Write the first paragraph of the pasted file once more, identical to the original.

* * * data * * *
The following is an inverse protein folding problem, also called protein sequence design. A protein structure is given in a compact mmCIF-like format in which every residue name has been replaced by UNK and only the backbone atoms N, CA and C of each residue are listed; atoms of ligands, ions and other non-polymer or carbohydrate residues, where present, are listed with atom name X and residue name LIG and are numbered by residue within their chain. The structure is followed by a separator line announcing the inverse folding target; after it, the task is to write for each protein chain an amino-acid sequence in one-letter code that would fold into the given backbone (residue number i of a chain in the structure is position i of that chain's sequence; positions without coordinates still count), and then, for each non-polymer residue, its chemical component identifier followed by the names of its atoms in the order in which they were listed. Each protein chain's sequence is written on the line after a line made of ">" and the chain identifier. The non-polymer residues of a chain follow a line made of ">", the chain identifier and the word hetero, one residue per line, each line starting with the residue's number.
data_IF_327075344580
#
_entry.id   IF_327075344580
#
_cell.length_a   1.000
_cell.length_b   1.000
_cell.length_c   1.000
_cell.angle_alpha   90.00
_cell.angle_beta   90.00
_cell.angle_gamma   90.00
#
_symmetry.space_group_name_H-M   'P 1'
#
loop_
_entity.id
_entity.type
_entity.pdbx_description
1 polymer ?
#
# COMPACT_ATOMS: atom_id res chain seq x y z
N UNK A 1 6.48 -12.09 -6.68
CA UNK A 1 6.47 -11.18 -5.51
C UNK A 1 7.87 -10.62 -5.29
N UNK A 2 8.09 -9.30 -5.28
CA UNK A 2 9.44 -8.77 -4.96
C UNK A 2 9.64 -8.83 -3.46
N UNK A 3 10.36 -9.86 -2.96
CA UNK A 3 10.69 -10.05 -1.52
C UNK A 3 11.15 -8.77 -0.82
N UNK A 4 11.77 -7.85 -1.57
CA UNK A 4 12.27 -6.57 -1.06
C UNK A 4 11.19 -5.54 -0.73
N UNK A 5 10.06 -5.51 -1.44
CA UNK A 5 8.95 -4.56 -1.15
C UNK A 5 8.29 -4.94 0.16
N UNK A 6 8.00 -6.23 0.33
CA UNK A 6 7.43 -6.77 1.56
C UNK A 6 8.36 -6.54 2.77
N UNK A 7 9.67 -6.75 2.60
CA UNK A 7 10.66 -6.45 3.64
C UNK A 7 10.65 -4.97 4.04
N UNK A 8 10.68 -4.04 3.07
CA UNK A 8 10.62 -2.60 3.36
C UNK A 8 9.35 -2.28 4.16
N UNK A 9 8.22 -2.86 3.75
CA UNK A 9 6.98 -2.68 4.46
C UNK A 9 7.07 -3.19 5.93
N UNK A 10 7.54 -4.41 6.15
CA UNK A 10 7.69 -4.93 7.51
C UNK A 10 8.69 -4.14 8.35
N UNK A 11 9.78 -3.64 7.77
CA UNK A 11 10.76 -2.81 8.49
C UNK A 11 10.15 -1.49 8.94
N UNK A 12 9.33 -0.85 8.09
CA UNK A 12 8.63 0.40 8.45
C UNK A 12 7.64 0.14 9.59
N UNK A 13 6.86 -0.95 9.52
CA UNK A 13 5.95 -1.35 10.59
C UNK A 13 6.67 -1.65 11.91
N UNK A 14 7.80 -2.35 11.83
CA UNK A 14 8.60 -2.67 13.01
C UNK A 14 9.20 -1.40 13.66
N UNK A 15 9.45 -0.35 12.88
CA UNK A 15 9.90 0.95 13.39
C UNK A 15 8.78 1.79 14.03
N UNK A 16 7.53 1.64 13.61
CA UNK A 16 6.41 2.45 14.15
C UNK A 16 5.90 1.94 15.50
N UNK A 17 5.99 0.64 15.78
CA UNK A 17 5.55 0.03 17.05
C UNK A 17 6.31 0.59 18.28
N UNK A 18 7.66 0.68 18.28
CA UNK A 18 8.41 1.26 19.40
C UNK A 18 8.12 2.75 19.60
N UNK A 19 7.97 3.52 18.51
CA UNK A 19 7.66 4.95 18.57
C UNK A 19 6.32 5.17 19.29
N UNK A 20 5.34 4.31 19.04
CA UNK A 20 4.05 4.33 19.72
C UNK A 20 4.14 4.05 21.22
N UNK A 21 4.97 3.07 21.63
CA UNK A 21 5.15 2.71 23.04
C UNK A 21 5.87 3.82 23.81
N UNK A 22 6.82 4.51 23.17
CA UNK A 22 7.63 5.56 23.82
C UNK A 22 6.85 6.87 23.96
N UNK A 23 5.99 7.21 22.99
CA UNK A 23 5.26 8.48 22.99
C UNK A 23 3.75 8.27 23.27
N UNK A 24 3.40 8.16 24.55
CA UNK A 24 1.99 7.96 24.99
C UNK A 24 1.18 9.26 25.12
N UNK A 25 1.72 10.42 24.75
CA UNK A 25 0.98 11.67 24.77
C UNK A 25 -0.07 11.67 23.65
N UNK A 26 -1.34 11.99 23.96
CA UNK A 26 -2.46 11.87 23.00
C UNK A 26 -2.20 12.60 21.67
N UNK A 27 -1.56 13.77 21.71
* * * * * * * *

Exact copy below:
The following is an inverse protein folding problem, also called protein sequence design. A protein structure is given in a compact mmCIF-like format in which every residue name has been replaced by UNK and only the backbone atoms N, CA and C of each residue are listed; atoms of ligands, ions and other non-polymer or carbohydrate residues, where present, are listed with atom name X and residue name LIG and are numbered by residue within their chain. The structure is followed by a separator line announcing the inverse folding target; after it, the task is to write for each protein chain an amino-acid sequence in one-letter code that would fold into the given backbone (residue number i of a chain in the structure is position i of that chain's sequence; positions without coordinates still count), and then, for each non-polymer residue, its chemical component identifier followed by the names of its atoms in the order in which they were listed. Each protein chain's sequence is written on the line after a line made of ">" and the chain identifier. The non-polymer residues of a chain follow a line made of ">", the chain identifier and the word hetero, one residue per line, each line starting with the residue's number.